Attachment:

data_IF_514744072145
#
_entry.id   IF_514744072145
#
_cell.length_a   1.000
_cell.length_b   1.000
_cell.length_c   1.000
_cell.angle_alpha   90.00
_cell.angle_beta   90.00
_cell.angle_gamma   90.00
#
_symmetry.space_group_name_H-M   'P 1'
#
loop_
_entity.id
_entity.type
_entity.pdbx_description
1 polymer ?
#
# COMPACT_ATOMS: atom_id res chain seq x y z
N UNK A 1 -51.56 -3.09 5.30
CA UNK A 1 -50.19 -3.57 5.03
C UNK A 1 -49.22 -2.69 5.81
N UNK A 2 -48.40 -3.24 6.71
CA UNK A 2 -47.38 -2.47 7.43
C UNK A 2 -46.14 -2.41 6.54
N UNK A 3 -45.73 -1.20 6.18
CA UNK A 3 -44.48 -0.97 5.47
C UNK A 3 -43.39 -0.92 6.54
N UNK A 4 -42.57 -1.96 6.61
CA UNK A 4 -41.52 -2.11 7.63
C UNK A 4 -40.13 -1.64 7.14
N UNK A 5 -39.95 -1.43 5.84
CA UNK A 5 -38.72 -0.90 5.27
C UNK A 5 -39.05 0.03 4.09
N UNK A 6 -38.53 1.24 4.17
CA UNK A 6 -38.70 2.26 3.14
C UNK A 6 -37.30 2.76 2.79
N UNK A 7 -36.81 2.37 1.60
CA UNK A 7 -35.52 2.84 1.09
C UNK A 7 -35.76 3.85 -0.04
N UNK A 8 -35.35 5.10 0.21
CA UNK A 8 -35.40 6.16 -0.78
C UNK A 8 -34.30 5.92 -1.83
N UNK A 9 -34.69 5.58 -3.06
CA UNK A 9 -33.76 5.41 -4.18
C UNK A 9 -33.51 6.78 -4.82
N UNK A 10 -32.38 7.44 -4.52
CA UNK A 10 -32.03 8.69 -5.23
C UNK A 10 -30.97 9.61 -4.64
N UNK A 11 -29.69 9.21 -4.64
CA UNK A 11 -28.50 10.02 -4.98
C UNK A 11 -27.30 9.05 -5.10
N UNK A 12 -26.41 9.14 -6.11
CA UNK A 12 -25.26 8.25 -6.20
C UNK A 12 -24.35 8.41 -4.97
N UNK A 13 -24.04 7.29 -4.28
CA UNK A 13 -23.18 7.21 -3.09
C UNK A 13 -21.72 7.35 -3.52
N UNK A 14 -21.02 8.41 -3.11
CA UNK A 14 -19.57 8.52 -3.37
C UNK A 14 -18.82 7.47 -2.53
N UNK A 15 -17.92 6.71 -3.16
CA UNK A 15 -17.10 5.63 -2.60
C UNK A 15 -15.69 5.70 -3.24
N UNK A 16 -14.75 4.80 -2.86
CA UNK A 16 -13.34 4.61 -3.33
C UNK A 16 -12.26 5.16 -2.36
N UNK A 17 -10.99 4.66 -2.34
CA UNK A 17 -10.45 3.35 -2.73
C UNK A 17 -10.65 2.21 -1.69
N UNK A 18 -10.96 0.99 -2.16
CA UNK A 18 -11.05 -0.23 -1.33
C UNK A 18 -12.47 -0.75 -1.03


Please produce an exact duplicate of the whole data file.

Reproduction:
data_IF_514744072145
#
_entry.id   IF_514744072145
#
_cell.length_a   1.000
_cell.length_b   1.000
_cell.length_c   1.000
_cell.angle_alpha   90.00
_cell.angle_beta   90.00
_cell.angle_gamma   90.00
#
_symmetry.space_group_name_H-M   'P 1'
#
loop_
_entity.id
_entity.type
_entity.pdbx_description
1 polymer ?
#
# COMPACT_ATOMS: atom_id res chain seq x y z
N UNK A 1 -51.56 -3.09 5.30
CA UNK A 1 -50.19 -3.57 5.03
C UNK A 1 -49.22 -2.69 5.81
N UNK A 2 -48.40 -3.24 6.71
CA UNK A 2 -47.38 -2.47 7.43
C UNK A 2 -46.14 -2.41 6.54
N UNK A 3 -45.73 -1.20 6.18
CA UNK A 3 -44.48 -0.97 5.47
C UNK A 3 -43.39 -0.92 6.54
N UNK A 4 -42.57 -1.96 6.61
CA UNK A 4 -41.52 -2.11 7.63
C UNK A 4 -40.13 -1.64 7.14
N UNK A 5 -39.95 -1.43 5.84
CA UNK A 5 -38.72 -0.90 5.27
C UNK A 5 -39.05 0.03 4.09
N UNK A 6 -38.53 1.24 4.17
CA UNK A 6 -38.70 2.26 3.14
C UNK A 6 -37.30 2.76 2.79
N UNK A 7 -36.81 2.37 1.60
CA UNK A 7 -35.52 2.84 1.09
C UNK A 7 -35.76 3.85 -0.04
N UNK A 8 -35.35 5.10 0.21
CA UNK A 8 -35.40 6.16 -0.78
C UNK A 8 -34.30 5.92 -1.83
N UNK A 9 -34.69 5.58 -3.06
CA UNK A 9 -33.76 5.41 -4.18
C UNK A 9 -33.51 6.78 -4.82
N UNK A 10 -32.38 7.44 -4.52
CA UNK A 10 -32.03 8.69 -5.23
C UNK A 10 -30.97 9.61 -4.64
N UNK A 11 -29.69 9.21 -4.64
CA UNK A 11 -28.50 10.02 -4.98
C UNK A 11 -27.30 9.05 -5.10
N UNK A 12 -26.41 9.14 -6.11
CA UNK A 12 -25.26 8.25 -6.20
C UNK A 12 -24.35 8.41 -4.97
N UNK A 13 -24.04 7.29 -4.28
CA UNK A 13 -23.18 7.21 -3.09
C UNK A 13 -21.72 7.35 -3.52
N UNK A 14 -21.02 8.41 -3.11
CA UNK A 14 -19.57 8.52 -3.37
C UNK A 14 -18.82 7.47 -2.53
N UNK A 15 -17.92 6.71 -3.16
CA UNK A 15 -17.10 5.63 -2.60
C UNK A 15 -15.69 5.70 -3.24
N UNK A 16 -14.75 4.80 -2.86
CA UNK A 16 -13.34 4.61 -3.33
C UNK A 16 -12.26 5.16 -2.36
N UNK A 17 -10.99 4.66 -2.34
CA UNK A 17 -10.45 3.35 -2.73
C UNK A 17 -10.65 2.21 -1.69
N UNK A 18 -10.96 0.99 -2.16
CA UNK A 18 -11.05 -0.23 -1.33
C UNK A 18 -12.47 -0.75 -1.03